Forecast puts 300 000 hybrid trucks and buses on the road in five years

The global market for hybrid medium and heavy-duty trucks and buses will increase from 9,000 vehicles sold in 2010 to more than 100,000 vehicles in 2015, according to cleantech market analyst Pike Research. During this five-year period, the firm forecasts that a total of nearly 300,000 hybrid trucks will be sold worldwide.

Transit buses have long been an important platform for testing new drivetrains in the heavy-duty vehicle market, but within the past couple of years, manufacturers have significantly increased their development of hybrid electric and hydraulic hybrid drivetrains for the medium and heavy-duty truck segments, the company says. These hybrid vehicles promise a reduction in fuel consumption between 5 per cent and 50 per cent depending on design, which will help reduce costs and emissions, making hybrid trucks more and more attractive for fleet managers.

"Fleet managers are actively seeking tools to insulate themselves from growing fuel costs and increasingly stringent emissions regulations," says senior analyst Dave Hurst, "but at the same time they do not want to compromise on vehicle requirements. Many new hybrid truck designs introduced in the next few years hold strong potential to strike a balance between efficiency, cost, and performance."

Hurst adds that, while North America is currently the leading region for hybrid trucks, Asia Pacific will take the lead in 2011, driven by growth in both Japan and China. Pike Research forecasts that the United States will remain the largest single market for hybrid trucks and buses between now and 2015, followed closely by China.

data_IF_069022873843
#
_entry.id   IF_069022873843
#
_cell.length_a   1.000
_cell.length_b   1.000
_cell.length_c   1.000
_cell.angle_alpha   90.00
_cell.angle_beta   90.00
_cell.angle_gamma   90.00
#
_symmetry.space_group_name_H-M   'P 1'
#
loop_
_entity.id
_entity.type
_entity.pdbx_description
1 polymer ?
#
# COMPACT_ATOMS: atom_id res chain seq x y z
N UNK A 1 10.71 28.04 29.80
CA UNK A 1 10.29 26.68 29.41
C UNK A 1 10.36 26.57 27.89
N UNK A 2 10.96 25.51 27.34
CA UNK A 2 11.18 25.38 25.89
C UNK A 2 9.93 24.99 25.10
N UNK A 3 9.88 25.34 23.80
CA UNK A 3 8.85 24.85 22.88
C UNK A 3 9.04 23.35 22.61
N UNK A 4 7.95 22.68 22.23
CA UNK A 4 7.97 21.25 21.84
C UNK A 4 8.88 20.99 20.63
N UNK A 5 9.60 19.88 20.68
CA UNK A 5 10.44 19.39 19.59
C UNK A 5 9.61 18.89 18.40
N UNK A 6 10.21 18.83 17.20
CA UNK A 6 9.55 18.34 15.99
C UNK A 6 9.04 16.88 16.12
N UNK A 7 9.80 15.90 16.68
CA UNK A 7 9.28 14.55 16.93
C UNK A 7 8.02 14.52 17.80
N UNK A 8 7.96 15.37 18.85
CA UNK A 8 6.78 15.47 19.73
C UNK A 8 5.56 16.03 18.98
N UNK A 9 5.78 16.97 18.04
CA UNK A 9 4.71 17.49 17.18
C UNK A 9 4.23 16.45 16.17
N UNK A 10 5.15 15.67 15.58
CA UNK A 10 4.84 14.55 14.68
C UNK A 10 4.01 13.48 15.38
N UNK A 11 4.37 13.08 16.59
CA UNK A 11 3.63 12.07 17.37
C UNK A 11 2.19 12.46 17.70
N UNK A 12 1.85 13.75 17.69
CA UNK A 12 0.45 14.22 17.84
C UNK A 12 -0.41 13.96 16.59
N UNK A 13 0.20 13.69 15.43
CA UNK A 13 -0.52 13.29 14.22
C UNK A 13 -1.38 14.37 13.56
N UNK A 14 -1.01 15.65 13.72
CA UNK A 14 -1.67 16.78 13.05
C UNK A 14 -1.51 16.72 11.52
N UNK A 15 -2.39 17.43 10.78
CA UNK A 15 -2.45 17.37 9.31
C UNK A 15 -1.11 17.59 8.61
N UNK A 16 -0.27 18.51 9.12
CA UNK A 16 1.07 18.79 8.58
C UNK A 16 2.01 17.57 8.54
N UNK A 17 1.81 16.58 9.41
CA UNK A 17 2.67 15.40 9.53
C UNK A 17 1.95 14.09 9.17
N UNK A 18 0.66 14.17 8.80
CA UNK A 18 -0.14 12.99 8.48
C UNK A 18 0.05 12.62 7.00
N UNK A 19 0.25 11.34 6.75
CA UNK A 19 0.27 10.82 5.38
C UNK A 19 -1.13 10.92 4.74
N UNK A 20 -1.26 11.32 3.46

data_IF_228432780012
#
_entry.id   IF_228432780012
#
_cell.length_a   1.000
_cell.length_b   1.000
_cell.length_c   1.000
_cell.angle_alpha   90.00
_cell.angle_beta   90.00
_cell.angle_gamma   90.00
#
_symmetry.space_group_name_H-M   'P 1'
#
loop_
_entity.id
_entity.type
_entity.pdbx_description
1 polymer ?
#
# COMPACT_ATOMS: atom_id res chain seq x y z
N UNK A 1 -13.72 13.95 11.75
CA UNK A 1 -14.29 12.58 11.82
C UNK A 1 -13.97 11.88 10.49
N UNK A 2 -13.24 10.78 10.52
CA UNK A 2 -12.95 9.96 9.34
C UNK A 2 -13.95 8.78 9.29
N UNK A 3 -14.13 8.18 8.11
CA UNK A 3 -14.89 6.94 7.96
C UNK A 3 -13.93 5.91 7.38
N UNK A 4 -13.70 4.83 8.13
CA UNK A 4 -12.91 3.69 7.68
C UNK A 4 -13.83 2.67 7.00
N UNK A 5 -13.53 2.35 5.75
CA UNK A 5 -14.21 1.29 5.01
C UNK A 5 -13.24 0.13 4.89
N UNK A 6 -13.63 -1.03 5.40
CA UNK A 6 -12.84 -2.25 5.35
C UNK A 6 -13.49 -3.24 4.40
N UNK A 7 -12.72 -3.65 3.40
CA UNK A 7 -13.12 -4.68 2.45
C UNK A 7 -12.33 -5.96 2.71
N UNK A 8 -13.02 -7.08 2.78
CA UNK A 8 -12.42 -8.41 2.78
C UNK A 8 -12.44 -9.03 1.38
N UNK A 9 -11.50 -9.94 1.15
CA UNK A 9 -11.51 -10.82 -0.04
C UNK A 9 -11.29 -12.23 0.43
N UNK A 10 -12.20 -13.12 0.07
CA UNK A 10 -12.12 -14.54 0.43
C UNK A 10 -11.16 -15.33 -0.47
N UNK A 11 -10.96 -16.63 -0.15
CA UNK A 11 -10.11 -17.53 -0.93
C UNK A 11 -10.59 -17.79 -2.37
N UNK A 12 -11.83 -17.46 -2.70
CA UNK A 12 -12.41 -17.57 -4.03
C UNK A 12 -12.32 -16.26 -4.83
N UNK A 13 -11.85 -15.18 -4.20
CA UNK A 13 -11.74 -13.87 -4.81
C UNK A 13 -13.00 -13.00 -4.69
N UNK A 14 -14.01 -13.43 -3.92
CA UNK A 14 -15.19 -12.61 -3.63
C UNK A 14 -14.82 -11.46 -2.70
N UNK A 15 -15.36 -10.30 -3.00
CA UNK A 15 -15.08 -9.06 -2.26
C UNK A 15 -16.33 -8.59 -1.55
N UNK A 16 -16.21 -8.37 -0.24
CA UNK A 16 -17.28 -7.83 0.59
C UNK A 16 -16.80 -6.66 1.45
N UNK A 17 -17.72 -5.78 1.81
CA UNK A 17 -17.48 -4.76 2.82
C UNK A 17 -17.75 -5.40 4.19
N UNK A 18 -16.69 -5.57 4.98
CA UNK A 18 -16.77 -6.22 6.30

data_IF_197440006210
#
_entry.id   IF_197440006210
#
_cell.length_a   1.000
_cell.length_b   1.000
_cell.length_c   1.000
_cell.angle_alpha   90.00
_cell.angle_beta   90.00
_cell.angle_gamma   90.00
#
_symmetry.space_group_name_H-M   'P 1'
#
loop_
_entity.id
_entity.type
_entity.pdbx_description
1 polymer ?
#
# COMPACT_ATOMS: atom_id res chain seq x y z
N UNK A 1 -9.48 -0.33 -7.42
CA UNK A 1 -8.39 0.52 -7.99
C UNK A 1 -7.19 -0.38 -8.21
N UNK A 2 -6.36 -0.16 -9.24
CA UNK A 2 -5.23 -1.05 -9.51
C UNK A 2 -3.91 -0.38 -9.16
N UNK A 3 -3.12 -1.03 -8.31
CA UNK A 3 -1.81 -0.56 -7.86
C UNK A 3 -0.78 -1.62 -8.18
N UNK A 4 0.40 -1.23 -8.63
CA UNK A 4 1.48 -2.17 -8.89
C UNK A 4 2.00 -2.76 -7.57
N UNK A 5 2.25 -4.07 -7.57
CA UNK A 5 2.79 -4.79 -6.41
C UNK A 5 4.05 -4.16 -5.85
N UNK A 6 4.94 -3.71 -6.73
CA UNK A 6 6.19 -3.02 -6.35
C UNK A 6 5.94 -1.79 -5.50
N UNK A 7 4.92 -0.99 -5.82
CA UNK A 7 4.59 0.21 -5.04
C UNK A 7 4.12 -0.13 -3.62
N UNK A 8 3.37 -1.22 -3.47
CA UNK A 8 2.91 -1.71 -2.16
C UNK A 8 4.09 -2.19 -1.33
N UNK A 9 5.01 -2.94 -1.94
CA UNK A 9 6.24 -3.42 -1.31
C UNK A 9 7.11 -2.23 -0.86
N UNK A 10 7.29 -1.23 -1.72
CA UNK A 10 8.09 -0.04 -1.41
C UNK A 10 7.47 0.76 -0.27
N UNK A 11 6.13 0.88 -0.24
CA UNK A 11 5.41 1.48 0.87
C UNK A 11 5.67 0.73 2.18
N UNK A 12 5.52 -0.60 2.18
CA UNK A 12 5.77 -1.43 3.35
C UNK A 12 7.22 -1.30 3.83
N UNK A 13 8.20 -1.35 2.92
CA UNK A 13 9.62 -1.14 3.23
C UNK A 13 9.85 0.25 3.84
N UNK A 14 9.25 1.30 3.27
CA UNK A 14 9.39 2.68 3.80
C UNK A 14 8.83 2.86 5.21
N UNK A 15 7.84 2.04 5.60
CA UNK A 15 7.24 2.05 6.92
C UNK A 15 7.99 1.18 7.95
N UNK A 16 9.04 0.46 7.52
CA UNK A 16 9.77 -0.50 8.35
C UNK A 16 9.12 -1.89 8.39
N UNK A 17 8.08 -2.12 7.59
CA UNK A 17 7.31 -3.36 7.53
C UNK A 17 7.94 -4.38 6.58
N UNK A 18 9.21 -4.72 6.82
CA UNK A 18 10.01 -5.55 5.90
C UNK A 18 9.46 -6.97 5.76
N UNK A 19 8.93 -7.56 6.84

Both hybrid and battery electric vehicles have good potential for the medium and heavy-duty truck classes. Fleets that need to cover expansive territory while carrying heavy-duty loads are likely to adopt hybrid technology to help contain the costs of the battery. On the other hand, fleets that have a set delivery or commuter route will probably gravitate towards battery electric technology. Hurst does not expect to see significant numbers in the plug-in hybrid truck category, though the greatest source of interest in plug-in hybrid trucks will be from utility companies.

Pike Research's study, "Hybrid Trucks and Buses", analyses the opportunities and challenges in the market for hybrid, plug-in hybrid, and battery electric medium and heavy-duty trucks and buses. An executive summary can be downloaded from the firm's website.

http://www.pikeresearch.com/research/hybrid-trucks-and-buses

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